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Saints of New York
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on 15 October 2010
What makes us us? What drives us? What guides our reactions to spontaneous decisions in the heat of the moment when there isn't time for thought? Three very tough questions, which there are no real answers, but they are answers in which Roger Ellory tries to discover in his latest book, the Saints of New York.

Having written reviews of his previous two novels, and even earlier about my first Ellory discovery, the wonderful "Quiet Belief in Angels", it appears to have become somewhat of an annual tradition!

We are introduced to Ellory's latest protagonist, homicide detective Frank Parrish amidst a literal blood bath as he attempts to save the life of a girl who has been attacked by her boyfriend, but things, as always don't go according to plan. Parrish, down on his luck, it seems things aren't going his way. As the novel unfolds and we are introduced to the main story line we learn more about him, more importantly, his past and the ghost of his father, New York police legend, John Parrish, one of the original "Saints of New York".

What people don't know, but what Frank does, is the truth. He knows the real John Parrish and the seemingly sinister motivation behind his actions. Once again, as is the case with all of Ellory's books, we learn the back story at the same time that the main narrative races forward at a relentless pace. This time told in gripping dialogue with Parrish's counsellor, who was assigned to him after Internal Affairs called him to book for a transgression too many.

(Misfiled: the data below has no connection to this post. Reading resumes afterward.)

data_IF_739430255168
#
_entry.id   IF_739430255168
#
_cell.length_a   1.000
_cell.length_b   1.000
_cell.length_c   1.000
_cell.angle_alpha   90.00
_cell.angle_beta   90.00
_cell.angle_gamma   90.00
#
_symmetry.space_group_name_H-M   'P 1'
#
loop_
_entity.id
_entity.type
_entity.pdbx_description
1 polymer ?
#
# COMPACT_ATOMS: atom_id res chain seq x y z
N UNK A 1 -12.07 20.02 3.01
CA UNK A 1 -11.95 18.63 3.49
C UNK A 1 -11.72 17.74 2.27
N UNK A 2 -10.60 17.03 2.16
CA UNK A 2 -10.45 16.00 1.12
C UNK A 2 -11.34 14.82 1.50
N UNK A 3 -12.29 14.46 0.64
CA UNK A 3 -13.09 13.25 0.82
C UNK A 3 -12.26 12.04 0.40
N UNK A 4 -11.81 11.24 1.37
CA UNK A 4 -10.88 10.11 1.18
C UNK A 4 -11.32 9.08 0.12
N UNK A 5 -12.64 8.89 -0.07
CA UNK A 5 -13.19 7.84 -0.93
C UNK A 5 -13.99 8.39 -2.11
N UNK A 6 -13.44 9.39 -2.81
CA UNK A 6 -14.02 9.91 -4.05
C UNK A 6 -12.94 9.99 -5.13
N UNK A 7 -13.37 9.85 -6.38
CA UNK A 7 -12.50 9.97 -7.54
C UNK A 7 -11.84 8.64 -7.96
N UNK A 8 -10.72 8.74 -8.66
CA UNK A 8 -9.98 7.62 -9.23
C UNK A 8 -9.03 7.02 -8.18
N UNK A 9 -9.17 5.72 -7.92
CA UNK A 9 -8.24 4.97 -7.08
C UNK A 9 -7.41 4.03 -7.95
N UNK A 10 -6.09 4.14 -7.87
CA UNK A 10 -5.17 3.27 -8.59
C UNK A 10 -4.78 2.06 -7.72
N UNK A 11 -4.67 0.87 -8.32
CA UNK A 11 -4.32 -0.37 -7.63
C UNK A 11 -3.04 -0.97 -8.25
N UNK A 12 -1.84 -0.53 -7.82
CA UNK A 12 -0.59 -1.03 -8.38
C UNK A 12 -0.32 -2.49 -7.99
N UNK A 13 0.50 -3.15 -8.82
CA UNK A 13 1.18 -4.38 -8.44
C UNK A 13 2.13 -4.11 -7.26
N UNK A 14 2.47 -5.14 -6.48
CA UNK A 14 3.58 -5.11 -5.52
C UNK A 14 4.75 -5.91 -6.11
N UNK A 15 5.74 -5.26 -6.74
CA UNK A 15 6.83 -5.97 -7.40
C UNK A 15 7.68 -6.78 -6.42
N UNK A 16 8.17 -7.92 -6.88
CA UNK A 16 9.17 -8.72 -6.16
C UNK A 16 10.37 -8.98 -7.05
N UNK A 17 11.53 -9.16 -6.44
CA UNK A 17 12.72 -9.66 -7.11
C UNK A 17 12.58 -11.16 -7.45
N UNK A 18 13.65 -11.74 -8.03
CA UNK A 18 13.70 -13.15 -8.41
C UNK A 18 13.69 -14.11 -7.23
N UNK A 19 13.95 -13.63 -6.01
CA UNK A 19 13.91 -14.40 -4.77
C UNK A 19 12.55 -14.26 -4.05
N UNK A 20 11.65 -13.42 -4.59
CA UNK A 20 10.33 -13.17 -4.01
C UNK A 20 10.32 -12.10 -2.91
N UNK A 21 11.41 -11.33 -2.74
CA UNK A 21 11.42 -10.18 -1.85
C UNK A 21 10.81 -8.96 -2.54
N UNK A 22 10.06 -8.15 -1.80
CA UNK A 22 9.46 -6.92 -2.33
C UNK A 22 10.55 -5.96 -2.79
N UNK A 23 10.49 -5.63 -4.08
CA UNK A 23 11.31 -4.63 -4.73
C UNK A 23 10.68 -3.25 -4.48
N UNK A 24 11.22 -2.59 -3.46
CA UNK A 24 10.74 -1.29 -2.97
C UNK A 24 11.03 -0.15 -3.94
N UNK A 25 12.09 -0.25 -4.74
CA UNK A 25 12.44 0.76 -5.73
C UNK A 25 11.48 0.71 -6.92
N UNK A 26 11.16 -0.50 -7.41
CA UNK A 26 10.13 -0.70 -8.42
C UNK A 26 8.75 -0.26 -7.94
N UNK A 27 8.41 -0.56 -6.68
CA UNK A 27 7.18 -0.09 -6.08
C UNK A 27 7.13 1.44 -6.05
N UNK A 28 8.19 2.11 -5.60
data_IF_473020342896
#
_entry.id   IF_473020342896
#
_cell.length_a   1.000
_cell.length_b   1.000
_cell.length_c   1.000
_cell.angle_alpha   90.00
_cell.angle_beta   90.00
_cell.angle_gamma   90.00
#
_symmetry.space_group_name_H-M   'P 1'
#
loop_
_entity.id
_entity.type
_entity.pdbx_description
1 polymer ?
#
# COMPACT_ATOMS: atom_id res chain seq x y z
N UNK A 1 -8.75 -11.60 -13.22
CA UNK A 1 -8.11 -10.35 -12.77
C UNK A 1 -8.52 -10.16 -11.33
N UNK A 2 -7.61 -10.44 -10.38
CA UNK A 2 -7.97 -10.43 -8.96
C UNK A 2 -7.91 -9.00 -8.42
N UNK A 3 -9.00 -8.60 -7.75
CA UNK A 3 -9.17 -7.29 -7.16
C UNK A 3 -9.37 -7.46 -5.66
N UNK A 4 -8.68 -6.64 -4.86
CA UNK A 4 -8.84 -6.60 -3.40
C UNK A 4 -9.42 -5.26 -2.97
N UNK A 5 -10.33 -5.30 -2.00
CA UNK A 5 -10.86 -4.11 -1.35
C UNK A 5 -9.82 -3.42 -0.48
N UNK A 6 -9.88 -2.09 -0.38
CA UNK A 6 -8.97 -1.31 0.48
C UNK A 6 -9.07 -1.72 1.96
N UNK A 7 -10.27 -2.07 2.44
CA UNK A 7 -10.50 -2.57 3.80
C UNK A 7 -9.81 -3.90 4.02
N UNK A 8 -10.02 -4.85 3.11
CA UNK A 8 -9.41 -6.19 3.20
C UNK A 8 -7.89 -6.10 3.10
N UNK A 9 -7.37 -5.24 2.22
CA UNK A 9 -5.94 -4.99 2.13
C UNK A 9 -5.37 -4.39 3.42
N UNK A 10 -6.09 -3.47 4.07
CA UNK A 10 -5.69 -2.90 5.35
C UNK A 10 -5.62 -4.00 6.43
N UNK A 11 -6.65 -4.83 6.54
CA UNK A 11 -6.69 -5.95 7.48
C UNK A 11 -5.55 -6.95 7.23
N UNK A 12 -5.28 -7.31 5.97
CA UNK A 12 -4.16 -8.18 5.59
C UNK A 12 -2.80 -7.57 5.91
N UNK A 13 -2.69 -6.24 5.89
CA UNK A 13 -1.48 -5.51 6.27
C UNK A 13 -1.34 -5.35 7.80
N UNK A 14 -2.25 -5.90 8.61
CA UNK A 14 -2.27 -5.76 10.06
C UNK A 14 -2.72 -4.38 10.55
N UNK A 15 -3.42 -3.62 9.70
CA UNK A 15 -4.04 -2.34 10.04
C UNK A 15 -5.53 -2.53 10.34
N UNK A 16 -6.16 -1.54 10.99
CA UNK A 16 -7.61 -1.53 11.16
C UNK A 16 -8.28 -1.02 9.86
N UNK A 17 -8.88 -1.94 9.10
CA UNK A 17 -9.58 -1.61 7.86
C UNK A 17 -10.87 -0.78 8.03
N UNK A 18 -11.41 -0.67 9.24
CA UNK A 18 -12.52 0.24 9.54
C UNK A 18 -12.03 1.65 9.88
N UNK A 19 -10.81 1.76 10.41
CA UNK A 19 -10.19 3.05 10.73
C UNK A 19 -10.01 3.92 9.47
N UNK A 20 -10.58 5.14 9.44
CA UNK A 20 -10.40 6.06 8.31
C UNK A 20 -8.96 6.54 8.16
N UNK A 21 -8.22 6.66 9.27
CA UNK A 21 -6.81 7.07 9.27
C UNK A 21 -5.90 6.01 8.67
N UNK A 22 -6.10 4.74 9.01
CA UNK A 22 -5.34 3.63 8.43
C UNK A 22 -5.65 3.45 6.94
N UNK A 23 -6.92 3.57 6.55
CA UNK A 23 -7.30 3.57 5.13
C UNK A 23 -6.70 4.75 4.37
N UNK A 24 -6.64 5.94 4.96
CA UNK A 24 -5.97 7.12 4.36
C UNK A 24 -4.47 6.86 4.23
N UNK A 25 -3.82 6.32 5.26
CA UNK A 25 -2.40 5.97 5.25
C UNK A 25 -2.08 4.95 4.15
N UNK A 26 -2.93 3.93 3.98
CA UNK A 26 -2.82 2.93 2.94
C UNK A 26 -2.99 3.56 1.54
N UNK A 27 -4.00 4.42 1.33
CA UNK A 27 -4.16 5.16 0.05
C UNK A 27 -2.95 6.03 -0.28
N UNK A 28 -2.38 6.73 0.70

All the while, a homicide investigation is going on, a drug dealer turns up dead, but so too does his sister. She's not the only one, there are more and we follow Frank's journey to unravel the pieces and follow the clues. Detective work doesn't strike me as a pleasant occupation, you see the lowest, and the lowest of the low. Frank has seen it all, but this really gets under his skin.

As a reader, it's not pleasant. Ellory digs into some dark places and you are reminded that this is real, it's happening on a day by day basis. Fictitious accounts of non-fictional events. Some readers may not like it, nothing here is glamorised or dressed up. Vermin are vermin and as soon as we acknowledge their existence the sooner we can do something about it.

In context, you take the sum of this novels parts and you'd be thinking it reads as slightly clichéd, particularly as a "crime thriller". You take a New York homicide detective, hard drinker, broken marriage, married to the job, a typical "who-dunnit", but as with all of his previous works Ellory takes a token formulae and adds some of his magical fairy dust and takes what has been written time and time again into another direction.

I can't think of many other crime thrillers that would have left me thinking about the three answers to the three questions I asked earlier, but once again, my whole enjoyment of these books that continue to be released on a yearly basis is that they transcend the genre. Gritty, realistic dialogue, characters that are believable and fully dimensional, the crime aspect is merely a distraction as we try and understand the person and what drives them.

Although, ultimately another wonderful piece of literature by Ellory, my main reason for it's success was what makes reading a book so special, the right one always seems to come at the right time. It may just be me, maybe it's entirely coincidental, but certain events in my own life and having to learn for myself about "where we come from" and the "meaning of life", it seems that I'm being thrown different answers of varying importance about this topic wherever I turn!